The country has fostered a supportive ecosystem, says Roberts. “We have co-working spaces, incubators, accelerators, and various networking events that offer invaluable support to emerging businesses.”

While Nigeria is thriving, Roberts says their biggest challenge is access to funding. “Securing capital, especially in the early stages, can be a hurdle for many startups, and the shortage of skilled tech talent is also a concern.”

There is a need for more qualified professionals in areas like software development and data science, and the competition for these individuals is fierce, says Roberts.

Dataleum, an award-winning edu-tech startup is an AI-driven job matching platform aims to fill a gap in the market. “The demand for data-driven and enabled professionals has been steadily increasing across the continent as organizations recognize the value of data-driven decision-making,” says Roberts.

“There’s certainly a need for more skilled data scientists, data engineers, analysts and more data professionals to meet this growing demand.”

The company’s operation is based in Nigeria, but recently launched an office in the United Kingdom. “Our goal is to leverage our expertise and solutions to contribute to the growth of data analytics and business intelligence in multiple African countries,” says Roberts.


Kenya, the ‘Silicon Savannah’ of Africa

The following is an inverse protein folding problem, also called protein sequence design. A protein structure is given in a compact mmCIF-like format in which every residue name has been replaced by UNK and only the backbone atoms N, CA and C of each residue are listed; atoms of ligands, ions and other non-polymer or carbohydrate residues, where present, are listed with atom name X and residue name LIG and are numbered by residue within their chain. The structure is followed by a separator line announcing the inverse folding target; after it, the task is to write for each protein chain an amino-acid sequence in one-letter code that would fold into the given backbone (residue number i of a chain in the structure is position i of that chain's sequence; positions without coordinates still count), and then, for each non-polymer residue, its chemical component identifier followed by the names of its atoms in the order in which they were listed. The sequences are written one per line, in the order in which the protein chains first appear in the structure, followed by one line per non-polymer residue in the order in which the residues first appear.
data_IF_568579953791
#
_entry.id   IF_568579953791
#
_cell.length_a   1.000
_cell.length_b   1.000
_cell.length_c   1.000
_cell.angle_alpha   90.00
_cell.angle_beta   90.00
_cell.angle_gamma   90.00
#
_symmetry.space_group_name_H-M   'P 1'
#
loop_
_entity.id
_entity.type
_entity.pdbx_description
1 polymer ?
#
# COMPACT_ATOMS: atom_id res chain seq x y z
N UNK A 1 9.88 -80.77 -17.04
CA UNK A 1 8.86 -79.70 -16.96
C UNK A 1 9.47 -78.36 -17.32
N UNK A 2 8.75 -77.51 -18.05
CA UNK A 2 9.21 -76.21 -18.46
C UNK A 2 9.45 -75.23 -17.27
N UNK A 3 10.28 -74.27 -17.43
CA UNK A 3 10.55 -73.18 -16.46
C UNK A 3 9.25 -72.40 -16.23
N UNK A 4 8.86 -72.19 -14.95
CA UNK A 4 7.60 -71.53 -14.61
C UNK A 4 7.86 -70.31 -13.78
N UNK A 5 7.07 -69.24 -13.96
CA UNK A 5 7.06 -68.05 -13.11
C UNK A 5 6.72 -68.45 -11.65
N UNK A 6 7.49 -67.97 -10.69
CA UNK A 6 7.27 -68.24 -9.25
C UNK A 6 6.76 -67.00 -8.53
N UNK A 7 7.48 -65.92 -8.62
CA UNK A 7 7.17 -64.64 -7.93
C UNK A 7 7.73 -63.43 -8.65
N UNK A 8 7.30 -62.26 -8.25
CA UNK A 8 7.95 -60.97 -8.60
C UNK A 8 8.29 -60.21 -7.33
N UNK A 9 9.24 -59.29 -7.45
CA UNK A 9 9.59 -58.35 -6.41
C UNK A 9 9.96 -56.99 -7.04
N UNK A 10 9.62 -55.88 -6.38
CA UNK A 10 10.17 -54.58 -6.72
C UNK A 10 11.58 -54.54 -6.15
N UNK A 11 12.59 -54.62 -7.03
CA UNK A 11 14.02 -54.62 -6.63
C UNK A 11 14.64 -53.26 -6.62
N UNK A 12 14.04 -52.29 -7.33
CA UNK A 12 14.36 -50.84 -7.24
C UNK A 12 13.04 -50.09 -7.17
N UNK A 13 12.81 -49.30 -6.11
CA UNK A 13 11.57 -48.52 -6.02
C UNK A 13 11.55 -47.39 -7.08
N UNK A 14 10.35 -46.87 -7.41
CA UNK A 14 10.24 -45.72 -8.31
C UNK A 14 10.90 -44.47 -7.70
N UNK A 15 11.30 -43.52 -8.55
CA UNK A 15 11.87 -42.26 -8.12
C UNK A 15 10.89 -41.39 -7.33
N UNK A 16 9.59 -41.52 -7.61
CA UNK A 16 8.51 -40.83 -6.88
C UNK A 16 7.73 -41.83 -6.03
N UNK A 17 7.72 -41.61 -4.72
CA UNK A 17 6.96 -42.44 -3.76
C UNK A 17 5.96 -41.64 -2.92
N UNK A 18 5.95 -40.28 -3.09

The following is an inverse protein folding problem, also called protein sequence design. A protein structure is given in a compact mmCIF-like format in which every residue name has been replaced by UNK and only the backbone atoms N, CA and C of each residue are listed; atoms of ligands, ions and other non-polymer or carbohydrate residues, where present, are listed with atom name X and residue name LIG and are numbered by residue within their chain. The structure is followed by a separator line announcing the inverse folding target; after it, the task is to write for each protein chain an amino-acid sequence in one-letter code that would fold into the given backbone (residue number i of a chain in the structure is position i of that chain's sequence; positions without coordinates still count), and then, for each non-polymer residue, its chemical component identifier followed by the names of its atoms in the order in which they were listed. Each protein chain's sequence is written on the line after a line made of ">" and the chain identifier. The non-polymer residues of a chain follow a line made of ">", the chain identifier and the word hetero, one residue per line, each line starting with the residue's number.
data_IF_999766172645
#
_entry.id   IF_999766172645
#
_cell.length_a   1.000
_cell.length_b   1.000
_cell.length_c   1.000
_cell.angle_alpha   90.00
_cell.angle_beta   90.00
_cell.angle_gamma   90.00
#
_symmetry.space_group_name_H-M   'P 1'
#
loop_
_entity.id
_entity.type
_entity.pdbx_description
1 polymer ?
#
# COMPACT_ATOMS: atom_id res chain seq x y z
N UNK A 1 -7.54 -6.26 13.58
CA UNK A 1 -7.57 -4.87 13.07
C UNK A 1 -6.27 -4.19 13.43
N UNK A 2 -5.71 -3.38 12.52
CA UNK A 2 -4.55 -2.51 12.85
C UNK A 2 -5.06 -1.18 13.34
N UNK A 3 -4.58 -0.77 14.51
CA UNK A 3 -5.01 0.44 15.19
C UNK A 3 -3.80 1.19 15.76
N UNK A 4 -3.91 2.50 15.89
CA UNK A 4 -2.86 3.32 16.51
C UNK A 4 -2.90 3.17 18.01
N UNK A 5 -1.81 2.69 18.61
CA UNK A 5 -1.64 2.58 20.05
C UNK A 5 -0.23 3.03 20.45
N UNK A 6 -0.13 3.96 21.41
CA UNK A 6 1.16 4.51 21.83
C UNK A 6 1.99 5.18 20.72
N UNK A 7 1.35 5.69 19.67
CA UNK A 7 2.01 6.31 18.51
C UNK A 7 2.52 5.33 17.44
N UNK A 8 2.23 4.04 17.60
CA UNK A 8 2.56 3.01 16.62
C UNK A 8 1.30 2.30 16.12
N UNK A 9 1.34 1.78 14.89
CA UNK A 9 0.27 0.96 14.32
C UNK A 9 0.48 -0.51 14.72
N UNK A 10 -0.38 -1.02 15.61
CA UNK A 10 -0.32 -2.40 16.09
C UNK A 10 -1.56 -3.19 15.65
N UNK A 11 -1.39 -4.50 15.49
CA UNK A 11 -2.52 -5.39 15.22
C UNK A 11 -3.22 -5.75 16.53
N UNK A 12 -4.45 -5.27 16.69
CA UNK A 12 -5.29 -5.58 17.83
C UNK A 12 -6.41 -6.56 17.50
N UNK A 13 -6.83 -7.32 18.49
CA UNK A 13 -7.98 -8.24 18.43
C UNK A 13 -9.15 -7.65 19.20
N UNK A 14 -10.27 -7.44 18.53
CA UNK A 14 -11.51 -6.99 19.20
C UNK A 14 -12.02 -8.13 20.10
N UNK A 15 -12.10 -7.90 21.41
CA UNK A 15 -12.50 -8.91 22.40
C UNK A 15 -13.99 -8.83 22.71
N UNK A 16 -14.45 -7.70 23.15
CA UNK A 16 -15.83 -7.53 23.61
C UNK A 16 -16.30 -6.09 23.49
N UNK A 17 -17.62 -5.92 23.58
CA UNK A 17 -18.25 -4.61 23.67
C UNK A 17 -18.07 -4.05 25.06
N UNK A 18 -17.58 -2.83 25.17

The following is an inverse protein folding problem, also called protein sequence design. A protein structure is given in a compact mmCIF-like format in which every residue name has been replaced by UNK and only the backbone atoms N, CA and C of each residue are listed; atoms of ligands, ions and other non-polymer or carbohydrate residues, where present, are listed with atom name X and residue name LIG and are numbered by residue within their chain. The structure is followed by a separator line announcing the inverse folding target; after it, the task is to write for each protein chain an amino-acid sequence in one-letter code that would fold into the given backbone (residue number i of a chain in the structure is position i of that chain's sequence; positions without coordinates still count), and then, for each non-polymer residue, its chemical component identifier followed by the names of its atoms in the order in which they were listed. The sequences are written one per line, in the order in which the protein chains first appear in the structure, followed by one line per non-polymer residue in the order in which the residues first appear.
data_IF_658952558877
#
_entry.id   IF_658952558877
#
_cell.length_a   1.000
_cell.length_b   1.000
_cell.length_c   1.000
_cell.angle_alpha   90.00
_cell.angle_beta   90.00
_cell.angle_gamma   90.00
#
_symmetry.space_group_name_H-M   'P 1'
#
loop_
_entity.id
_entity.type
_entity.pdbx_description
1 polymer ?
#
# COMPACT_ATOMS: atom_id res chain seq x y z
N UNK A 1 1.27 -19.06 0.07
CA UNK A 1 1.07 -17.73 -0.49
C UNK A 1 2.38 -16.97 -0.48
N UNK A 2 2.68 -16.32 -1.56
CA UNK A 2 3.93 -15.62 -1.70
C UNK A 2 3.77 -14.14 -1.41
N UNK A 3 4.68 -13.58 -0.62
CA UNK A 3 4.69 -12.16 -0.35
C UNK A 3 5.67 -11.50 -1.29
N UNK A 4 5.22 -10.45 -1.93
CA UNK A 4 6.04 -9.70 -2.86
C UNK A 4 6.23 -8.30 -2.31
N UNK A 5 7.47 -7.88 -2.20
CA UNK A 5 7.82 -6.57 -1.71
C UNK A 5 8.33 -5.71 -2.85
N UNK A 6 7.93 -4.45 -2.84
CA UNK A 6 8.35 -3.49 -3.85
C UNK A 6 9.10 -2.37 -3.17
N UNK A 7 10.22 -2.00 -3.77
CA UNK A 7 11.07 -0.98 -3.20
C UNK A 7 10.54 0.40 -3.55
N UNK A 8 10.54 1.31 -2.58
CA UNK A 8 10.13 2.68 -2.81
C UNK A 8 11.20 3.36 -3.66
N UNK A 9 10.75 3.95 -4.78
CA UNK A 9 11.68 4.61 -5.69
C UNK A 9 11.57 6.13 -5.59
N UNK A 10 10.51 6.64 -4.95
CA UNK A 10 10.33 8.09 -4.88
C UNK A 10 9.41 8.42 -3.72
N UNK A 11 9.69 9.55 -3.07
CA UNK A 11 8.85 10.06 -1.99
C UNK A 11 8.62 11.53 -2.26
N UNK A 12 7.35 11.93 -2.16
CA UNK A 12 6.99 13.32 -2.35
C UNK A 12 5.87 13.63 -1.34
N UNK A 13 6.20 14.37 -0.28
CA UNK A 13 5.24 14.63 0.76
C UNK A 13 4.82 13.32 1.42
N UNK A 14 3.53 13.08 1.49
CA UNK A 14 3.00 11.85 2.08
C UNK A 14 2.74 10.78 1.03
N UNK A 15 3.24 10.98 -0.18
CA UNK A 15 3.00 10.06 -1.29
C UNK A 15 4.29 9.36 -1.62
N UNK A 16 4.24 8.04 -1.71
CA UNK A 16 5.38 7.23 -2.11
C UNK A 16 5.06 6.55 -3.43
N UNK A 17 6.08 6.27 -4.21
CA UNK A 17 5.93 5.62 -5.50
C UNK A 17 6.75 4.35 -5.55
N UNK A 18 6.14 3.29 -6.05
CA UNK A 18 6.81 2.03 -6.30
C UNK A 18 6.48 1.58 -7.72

Meanwhile in Kenya, dubbed the ‘Silicon Savannah’ of Africa, and home to M-Pesa, has been a pioneer in the tech startup scene.

Jit Bhattacharya, CEO and co-founder of e-mobility startup BasiGo in Kenya, says the entrepreneurship ecosystem in Kenya is driven in large part by the fintech sector but with well-known, high-growth technology ventures in energy and climate, health, and education.

He acknowledges that Kenyan’s tech ecosystem has faced a difficult period in 2023, which saw several high-profile startups in the Kenyan ecosystem downsize, restructure, or shut down.

“While these challenges are real, Kenya remains a hub in Africa’s overall tech ecosystem and a preferred place to launch a technology venture in Africa,” says Bhattacharya.

“Tech hubs are an excellent meeting place for startups, investors, and the supporting ecosystem that helps these technology companies get off the ground,” he says.

And like Nigeria, the key challenge Kenyan tech startups face is getting access to funding. He believes the challenge for funding globally is more pronounced in Africa because funding comes from overseas investors.


BasiGo, founded in 2021, received a total of $10.9 million in funding to date, according to Crunchbase.